jim d

April 8th, 2009
1:10 pm

Clark Howard live on School Choice!

http://clarkhoward.com/

streaming audio

shiwamski, phd

April 8th, 2009
1:43 pm

G Man, you are writing so many blogs (you are into pure quantity now) that your quality has sharply diminished (especially the spelling). You’ve always been somewhat pedantic, but the shear quantity now seems to indicate that your blogoholism is spinning out of control. Get out of the house and take a stroll through Southlake Mall. Tutor some of these kids who are trying to get into college. The encyclopedic nature of a lot of your blogging is truly amazing. Occasionally, you get detoured and go on a rant against Dr. Trotter. John Trotter seems to drive you crazy! Watching this is better than watching Smackdown. John Trotter has always been a great “heel” (bad guy). But, like Dusty Rhodes, this perennial heel can often morph into a Baby Face. I agree with one of your personalities who suggested that the experiences of going away to college are worth the debt incurred. The students have almost the rest of their lives to pay back the loans. The friends made in college are often friends for life. What kind of price tag can we put on this? Heedabeeda Hoo Hoo! Go Holyoke! How ‘Bout Them DAWGS! Go, You War D_mn Eagles! Hold Dat Tiger! Roll Tide! Rocky Top, You’ll Always Be Home Sweet Home To Me…Good Ole Rocky Top, Rocky Top Tennessee! Bring’em Down, Sippery Rock, Bring’em Down! Newberry College All The Way! U. of Phoenix In Every Office Park In America! Troy…The University Where The Sun Never Sets!

Rev. Jimmy Jack Bourbon

April 8th, 2009
1:59 pm

Our eldest son, Henry Dickel Bourbon, chose to stay at home (I presume this is a compliment to his mom and me) and attend Clayton State University which is a superb institution with the likes of Dr. Gene Hatfield (about to retire) and Dr. Rice having taught their for many years in the History Department. Both of these gentlemen, along with their friend Bo Bolander, have been a great credit to the university and to the Clayco Community. Henry made a great decision, but we would have supported him if he had also chosen Yale where he was also accepted. He tells us that he wants to go to law school, and hopefully will be accepted there. Then he can become a Connecticutt Yankee. Go Lakers, Go Go Go Go!

Ernest

April 8th, 2009
3:27 pm

Good points you raise, DB. We actually created spreadsheets, comparing his colleges using a variety of criteria. Cost was included but I go back again to being in love…… :) Things are different when you no longer use OPM (Other Peoples Money).

In fairness, I should mention ROTC as a consideration for possibly getting funding. Thanks JimD for reminding me of that. My stance now is to ‘try’ to keep my opinions to myself and be helpful with the process. In fairness, he is in a pretty good position with respect to his options.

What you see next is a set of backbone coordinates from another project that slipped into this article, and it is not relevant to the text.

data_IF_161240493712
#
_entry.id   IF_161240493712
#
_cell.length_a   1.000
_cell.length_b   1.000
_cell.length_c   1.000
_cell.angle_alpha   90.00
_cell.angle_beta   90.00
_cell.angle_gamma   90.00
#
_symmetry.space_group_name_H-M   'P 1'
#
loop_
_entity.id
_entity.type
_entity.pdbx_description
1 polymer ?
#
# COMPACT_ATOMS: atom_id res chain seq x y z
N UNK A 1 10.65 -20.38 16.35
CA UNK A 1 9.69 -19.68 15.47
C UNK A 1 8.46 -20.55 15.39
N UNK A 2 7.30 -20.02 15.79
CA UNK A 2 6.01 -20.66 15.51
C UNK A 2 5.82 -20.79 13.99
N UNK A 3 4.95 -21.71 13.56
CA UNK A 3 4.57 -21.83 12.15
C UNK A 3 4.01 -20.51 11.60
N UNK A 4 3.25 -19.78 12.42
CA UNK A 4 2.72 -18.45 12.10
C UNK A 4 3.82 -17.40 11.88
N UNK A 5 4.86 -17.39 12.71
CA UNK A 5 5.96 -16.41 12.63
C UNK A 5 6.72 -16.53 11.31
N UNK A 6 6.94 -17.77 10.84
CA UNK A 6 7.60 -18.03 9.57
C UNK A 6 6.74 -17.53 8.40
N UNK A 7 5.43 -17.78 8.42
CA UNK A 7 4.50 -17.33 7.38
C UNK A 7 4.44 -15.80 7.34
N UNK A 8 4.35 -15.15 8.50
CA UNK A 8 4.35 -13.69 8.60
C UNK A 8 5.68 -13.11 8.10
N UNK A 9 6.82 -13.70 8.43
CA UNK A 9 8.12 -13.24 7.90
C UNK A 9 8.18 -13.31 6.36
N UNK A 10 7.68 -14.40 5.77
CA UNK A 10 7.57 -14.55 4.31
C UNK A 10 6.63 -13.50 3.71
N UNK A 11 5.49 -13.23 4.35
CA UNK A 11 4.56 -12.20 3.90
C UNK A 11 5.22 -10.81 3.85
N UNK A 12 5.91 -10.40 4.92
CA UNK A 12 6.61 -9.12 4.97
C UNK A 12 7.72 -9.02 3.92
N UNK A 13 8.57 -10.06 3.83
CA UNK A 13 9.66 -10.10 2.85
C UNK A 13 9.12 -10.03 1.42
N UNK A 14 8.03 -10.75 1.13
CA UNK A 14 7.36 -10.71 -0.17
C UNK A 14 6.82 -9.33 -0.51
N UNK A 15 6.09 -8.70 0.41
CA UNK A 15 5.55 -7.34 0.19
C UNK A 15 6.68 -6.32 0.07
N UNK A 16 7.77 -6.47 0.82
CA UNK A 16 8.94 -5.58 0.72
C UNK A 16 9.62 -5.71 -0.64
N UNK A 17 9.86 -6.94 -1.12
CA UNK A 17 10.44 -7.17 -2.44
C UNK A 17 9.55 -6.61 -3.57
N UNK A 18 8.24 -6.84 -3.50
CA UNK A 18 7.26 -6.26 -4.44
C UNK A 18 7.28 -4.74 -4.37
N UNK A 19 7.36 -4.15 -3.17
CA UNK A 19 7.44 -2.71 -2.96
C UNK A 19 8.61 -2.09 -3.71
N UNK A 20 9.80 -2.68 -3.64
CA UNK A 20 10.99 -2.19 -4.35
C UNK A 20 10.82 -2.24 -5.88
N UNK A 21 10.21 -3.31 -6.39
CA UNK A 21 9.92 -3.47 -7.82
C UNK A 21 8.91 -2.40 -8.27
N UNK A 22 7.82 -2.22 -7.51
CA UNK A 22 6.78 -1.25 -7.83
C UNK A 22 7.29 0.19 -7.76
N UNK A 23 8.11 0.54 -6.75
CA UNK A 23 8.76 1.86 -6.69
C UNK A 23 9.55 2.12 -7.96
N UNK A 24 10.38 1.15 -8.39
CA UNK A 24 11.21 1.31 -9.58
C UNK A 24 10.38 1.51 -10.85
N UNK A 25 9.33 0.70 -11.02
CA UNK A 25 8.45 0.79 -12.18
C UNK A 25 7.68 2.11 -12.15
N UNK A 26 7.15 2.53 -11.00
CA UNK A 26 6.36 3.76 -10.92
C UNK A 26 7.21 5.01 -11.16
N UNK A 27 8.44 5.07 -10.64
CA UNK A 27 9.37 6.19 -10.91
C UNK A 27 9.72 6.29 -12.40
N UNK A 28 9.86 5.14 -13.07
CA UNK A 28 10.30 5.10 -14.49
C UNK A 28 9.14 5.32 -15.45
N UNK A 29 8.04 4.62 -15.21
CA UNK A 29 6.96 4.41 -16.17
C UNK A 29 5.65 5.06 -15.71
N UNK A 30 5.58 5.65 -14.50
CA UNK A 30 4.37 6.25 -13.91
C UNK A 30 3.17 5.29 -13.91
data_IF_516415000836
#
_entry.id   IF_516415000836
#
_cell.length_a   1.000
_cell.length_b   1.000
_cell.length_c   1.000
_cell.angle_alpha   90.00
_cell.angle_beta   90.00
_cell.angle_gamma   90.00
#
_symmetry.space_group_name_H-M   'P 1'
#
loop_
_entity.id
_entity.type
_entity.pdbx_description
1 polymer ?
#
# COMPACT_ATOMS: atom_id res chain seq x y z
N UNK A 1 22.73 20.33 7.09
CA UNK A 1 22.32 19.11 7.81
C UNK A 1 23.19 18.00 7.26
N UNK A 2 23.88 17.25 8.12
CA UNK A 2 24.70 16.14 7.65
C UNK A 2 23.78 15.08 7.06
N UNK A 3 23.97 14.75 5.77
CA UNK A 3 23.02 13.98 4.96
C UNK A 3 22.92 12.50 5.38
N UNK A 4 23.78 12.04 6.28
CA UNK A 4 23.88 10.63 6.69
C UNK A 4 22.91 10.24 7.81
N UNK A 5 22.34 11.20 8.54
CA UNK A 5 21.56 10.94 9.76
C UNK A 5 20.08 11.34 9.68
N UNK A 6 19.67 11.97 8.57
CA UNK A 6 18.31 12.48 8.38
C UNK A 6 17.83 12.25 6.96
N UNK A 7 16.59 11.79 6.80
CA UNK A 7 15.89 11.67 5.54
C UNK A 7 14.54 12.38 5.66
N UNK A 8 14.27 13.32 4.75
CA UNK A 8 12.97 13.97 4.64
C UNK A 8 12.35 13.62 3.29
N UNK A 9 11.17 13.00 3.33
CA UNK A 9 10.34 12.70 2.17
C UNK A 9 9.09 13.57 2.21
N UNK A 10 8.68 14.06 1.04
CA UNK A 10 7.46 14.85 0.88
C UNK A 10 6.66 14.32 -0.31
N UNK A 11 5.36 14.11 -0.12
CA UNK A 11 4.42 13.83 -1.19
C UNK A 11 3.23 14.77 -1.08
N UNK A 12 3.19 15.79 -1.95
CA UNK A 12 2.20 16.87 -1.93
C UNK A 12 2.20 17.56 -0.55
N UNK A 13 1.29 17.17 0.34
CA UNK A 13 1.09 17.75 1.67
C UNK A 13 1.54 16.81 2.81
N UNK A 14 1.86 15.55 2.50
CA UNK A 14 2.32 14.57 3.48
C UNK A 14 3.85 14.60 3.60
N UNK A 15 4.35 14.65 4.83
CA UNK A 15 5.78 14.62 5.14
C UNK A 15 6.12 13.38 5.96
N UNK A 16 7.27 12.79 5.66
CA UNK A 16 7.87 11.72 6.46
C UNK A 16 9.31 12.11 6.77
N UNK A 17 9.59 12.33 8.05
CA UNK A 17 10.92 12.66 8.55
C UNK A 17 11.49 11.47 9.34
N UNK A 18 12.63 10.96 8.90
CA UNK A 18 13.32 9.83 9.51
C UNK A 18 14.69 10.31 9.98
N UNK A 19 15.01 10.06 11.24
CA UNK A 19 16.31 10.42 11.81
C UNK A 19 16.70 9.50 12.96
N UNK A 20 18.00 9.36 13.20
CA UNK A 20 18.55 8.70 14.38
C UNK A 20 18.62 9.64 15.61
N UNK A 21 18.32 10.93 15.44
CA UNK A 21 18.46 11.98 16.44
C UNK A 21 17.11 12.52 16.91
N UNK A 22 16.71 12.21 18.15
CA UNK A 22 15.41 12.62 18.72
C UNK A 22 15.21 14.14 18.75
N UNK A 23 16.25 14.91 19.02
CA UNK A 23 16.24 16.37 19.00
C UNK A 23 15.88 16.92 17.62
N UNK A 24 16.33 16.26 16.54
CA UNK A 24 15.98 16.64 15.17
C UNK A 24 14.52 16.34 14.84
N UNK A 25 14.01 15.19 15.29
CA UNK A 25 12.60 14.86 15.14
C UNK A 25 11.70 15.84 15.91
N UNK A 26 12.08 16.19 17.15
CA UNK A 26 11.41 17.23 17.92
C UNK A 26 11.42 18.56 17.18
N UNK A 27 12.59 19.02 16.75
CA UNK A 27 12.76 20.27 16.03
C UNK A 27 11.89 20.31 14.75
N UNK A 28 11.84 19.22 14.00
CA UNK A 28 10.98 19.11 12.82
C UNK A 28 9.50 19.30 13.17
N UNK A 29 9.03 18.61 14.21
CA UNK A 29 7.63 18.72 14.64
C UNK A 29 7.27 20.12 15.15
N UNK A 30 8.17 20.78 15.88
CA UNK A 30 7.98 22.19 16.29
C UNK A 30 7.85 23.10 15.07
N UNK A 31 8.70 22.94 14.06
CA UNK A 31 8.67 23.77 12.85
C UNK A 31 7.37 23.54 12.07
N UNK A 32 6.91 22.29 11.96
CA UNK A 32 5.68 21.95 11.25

BTW JimD, how is the first year at the Citadel going?

Rev. B.

April 8th, 2009
4:48 pm

Our eldest son, Henry Dickel Bourbon, chose to stay at home (I presume this is a compliment to his mom and me) and attend Clayton State University which is a superb institution with the likes of Dr. Gene Hatfield (about to retire) and Dr. Rice having taught their for many years in the History Department. Both of these gentlemen, along with their friend Bo Bolander, have been a great credit to the university and to the Clayco Community. Henry made a great decision, but we would have supported him if he had also chosen Yale where he was also accepted. He tells us that he wants to go to law school, and hopefully will be accepted there. Then he can become a Connecticutt Yankee. Go Lakers, Go Go Go Go!

Rev. B.

April 8th, 2009
4:50 pm

jim d, aren’t you and your “brothers” and “sisters” tired of blogging?

Tony

April 8th, 2009
4:52 pm

One of the payoffs of better colleges is better paychecks. This is how a person is able to pay off the college loans. I graduated from my university of choice, a private institution with an excellent reputation for academics. This has paid off for me. The loans were paid within five years of graduation.

The costs for college were completely my responsibility. My family’s income was above the cut for financial aid and I knew I would have to shoulder the tuition myself. I’m glad I did! Good luck to your protege.

Earl of Ft. Liquordale

April 8th, 2009
5:02 pm

Hey, Reverend, I thought the AJC Weenies were trying big time to keep you off their anemic blogs. Rev., they can’t stop you! Tell’em all that you will take up a big Tithes & Offerings at the Hosea Williams Merorial Church of World Peace and Reconciliation Beginning in Clayco and pay for all of the youngins to go to college. We’re heading up there next week, and Abe and Eli and I want to buy you lunch at Butch’s.